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|標題:||Display female-specific doublesex RNA interference in early generations of transformed oriental fruit fly, Bactrocera dorsalis (Hendel)||作者:||Chen, Shiu-Ling
|關鍵字:||doublesex gene;Bactrocera dorsalis;RNA interference;short hairpin;RNA;reverse transcription real-time PCR;sex-determining gene;drosophila-melanogaster;dipteran insects;mammalian-cells;musca-domestica;polymerase-iii;evolution;sirna;tephritidae;expression||Project:||Pest Management Science, Volume 67, Issue 4, Page(s) 466-473.||摘要:||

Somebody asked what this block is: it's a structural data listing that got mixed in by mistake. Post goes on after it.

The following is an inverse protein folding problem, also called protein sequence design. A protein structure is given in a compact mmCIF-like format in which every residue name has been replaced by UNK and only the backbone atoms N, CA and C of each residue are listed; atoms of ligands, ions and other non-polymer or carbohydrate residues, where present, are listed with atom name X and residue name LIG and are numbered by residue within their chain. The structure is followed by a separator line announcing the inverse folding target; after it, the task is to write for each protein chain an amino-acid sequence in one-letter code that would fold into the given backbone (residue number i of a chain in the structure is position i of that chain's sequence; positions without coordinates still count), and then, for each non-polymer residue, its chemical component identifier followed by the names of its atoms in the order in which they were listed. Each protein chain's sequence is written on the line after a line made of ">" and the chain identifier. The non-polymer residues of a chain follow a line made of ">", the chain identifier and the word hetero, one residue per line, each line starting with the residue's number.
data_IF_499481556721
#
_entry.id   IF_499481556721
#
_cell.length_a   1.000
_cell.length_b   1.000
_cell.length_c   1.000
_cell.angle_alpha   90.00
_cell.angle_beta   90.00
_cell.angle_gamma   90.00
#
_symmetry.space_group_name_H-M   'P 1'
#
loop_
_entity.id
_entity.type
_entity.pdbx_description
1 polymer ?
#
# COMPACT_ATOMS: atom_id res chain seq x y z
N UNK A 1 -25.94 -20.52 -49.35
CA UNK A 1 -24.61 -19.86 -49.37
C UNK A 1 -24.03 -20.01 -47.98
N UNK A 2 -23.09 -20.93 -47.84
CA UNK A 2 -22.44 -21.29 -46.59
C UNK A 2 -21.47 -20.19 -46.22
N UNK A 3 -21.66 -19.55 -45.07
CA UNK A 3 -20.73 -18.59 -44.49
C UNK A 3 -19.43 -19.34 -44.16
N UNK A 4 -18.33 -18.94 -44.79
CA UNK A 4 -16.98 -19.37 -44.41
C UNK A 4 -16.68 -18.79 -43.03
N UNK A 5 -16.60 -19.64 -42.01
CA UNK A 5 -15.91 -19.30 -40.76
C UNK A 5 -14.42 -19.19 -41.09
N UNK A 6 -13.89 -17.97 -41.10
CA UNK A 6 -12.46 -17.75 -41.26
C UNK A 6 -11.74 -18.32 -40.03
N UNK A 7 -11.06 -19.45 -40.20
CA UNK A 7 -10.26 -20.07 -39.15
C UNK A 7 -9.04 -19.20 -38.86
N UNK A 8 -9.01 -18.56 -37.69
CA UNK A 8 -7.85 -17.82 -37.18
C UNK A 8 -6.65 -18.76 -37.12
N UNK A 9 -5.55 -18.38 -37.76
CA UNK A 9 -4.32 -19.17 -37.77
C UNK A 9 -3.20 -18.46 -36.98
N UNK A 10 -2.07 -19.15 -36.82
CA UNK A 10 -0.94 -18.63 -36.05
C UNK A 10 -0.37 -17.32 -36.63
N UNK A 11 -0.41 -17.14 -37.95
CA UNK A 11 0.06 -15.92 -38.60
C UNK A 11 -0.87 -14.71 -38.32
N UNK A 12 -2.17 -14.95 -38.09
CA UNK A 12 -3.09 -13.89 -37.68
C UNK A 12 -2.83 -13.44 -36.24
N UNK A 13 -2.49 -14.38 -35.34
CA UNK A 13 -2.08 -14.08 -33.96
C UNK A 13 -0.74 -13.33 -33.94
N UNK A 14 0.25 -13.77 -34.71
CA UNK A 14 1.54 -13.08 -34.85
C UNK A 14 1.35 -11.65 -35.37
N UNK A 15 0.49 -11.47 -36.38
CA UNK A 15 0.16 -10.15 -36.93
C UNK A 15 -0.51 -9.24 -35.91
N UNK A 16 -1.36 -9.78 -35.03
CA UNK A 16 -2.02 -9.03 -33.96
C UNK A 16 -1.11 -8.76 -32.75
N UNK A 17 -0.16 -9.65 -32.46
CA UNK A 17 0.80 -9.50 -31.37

BACKGROUND: The oriental fruit fly, Bactrocera dorsalis (Hendel), is one of the most destructive pests in many Asian countries. An effective strategy to reduce fly density in the field is urgently required. Recently, the doublesex of B. dorsalis (Bddsx(f)) has been cloned, and RNA interference (RNAi) indicates that it can reduce the offspring in vitro. In this study, a piggyBac-based construct that generates short hairpin RNA (shRNA) against the female-specific region of Bddsx was introduced into the pest to test the RNAi effects on reproductive functions in vivo. RESULTS: After embryonic injection and backcross, 21 transgenic lines with germline transformation were identified. Genomic DNA analysis showed that the exogenous transgene including short hairpin Bddsx(f) and a DsRed marker had integrated into the genomes of 11 transformed lines. Northern blot analysis indicated the presence of Bddsx(f) short interfering RNA (siRNA) under the control of a U6 promoter in transformed flies. As expected, the specific effects of RNAi led to the delay of egg maturation, and the offspring was significantly reduced. Reverse transcription real-time PCR further demonstrated that in vivo interference not only specifically inhibited the Bddsxf transcript but also repressed expression of the downstream yolk protein gene (Bdyp1). CONCLUSION: The results clearly indicate that RNAi is heritable through the expression of specific siRNA in early generations of transformed oriental fruit fly. These results can broaden the understanding of sex-related developmental mechanisms in the fly, and also offer a possible molecular approach for pest control in the future. (C) 2011 Society of Chemical Industry
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